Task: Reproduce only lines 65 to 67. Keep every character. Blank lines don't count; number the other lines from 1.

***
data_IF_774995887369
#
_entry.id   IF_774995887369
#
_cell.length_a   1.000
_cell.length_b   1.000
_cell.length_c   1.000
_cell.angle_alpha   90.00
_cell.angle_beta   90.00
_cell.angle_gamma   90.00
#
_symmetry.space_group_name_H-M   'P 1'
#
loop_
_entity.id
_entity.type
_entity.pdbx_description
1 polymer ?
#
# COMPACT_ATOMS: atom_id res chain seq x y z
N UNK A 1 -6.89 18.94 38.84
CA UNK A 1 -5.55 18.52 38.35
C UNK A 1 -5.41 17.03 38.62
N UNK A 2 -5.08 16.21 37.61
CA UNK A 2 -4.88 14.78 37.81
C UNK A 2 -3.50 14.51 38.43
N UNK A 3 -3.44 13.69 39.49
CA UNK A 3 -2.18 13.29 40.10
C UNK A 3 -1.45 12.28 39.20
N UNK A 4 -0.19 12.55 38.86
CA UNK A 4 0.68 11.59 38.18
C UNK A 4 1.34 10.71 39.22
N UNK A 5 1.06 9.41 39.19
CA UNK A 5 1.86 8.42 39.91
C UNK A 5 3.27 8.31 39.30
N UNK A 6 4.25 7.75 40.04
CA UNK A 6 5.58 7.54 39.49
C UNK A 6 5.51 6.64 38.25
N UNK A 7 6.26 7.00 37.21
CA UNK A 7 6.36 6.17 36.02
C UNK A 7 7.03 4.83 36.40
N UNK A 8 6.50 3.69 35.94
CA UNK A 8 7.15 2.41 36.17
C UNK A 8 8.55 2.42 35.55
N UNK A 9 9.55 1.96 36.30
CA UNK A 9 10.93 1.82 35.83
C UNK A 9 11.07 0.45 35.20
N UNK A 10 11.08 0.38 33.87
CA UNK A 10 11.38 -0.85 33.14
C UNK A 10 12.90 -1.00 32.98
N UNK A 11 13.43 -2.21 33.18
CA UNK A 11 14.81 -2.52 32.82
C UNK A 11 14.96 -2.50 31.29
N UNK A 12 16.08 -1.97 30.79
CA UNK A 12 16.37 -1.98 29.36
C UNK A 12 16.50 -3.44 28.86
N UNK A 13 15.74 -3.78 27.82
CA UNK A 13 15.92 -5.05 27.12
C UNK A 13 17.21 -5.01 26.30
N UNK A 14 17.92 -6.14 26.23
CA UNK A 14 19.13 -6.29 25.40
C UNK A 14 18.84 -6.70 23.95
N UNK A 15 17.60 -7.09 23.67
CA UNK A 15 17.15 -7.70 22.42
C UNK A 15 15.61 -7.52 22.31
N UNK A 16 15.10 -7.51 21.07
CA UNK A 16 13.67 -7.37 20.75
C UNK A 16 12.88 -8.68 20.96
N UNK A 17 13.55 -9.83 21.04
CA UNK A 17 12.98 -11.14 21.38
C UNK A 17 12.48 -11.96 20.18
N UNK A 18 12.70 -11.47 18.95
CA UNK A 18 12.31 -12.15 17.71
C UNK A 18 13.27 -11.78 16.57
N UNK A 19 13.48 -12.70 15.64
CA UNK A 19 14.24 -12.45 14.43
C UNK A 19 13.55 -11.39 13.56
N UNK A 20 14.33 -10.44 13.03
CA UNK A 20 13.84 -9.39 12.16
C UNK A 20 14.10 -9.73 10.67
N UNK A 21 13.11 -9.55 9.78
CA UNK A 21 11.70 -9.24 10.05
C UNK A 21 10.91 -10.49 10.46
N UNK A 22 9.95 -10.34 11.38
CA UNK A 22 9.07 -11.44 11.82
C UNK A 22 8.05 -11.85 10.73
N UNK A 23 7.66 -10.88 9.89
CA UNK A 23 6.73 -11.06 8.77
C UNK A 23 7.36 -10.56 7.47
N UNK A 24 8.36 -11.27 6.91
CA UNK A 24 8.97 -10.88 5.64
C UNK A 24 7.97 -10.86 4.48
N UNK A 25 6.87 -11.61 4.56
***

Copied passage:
C UNK A 15 15.61 -7.52 22.31
N UNK A 16 15.10 -7.51 21.07
CA UNK A 16 13.67 -7.37 20.75